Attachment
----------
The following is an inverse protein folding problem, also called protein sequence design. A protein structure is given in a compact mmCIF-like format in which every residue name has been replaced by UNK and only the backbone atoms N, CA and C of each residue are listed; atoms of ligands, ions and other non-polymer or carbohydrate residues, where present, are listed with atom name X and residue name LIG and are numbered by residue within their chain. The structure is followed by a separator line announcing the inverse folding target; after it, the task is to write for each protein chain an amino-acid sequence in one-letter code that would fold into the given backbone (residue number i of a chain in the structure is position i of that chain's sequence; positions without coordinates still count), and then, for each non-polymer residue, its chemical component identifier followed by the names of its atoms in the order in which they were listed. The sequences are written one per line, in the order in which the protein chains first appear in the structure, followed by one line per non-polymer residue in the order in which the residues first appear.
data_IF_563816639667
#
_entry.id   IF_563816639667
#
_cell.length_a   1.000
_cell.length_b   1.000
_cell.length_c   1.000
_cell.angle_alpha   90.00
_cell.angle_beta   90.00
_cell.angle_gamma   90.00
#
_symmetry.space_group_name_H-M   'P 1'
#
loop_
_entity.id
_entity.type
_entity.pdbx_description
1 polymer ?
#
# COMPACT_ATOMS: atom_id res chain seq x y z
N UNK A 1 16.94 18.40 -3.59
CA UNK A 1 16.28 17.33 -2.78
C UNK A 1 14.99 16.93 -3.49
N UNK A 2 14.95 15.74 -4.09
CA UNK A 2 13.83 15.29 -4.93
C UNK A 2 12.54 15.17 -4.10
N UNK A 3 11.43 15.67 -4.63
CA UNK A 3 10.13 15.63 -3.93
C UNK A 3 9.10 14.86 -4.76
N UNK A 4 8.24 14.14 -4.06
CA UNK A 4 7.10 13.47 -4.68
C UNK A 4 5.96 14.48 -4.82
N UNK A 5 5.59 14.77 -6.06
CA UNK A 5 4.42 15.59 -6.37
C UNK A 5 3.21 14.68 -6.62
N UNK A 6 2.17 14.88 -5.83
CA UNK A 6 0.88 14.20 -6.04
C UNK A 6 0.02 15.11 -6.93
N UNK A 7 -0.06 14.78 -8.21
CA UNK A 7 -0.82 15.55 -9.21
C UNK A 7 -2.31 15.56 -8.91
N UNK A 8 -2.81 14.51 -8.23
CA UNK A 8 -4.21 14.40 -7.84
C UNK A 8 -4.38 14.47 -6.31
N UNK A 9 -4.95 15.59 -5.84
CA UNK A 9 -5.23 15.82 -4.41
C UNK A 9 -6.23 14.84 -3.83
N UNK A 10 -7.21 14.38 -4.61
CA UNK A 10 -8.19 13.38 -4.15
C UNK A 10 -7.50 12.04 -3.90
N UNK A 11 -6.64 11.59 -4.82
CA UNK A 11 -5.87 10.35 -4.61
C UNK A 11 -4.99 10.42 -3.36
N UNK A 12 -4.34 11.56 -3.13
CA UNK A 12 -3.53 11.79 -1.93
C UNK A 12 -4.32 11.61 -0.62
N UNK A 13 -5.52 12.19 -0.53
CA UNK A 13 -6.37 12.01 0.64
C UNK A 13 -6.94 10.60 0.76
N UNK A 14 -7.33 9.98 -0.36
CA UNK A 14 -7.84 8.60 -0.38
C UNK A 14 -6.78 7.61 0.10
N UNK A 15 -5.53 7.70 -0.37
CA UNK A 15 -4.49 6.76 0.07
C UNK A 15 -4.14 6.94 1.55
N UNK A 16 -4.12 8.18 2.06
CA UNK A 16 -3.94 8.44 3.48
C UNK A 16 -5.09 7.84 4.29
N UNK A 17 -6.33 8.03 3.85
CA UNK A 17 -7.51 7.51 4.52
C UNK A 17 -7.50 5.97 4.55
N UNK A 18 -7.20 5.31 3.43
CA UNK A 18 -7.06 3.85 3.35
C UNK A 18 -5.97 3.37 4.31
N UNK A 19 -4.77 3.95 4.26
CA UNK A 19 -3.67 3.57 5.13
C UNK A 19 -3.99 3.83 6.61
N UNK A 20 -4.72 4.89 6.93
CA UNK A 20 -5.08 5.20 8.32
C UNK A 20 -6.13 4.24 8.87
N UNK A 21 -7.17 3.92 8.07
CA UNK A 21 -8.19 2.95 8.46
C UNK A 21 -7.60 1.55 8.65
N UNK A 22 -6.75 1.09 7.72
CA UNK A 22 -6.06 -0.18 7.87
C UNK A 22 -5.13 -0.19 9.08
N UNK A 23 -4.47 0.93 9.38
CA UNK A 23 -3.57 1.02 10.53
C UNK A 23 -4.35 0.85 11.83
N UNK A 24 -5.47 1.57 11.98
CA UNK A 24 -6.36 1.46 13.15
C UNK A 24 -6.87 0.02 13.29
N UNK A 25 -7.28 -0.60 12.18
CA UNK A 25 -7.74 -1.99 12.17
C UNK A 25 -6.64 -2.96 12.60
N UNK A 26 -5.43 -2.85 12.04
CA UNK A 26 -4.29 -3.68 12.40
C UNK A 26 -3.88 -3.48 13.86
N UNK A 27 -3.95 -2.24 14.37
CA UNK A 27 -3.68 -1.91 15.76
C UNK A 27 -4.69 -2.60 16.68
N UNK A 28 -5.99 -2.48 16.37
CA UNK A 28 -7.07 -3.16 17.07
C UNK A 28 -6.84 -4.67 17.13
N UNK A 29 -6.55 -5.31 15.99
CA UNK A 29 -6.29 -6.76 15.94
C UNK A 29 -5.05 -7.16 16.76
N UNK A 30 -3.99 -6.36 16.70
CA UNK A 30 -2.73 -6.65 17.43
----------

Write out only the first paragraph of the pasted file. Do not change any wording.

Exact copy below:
The following is an inverse protein folding problem, also called protein sequence design. A protein structure is given in a compact mmCIF-like format in which every residue name has been replaced by UNK and only the backbone atoms N, CA and C of each residue are listed; atoms of ligands, ions and other non-polymer or carbohydrate residues, where present, are listed with atom name X and residue name LIG and are numbered by residue within their chain. The structure is followed by a separator line announcing the inverse folding target; after it, the task is to write for each protein chain an amino-acid sequence in one-letter code that would fold into the given backbone (residue number i of a chain in the structure is position i of that chain's sequence; positions without coordinates still count), and then, for each non-polymer residue, its chemical component identifier followed by the names of its atoms in the order in which they were listed. The sequences are written one per line, in the order in which the protein chains first appear in the structure, followed by one line per non-polymer residue in the order in which the residues first appear.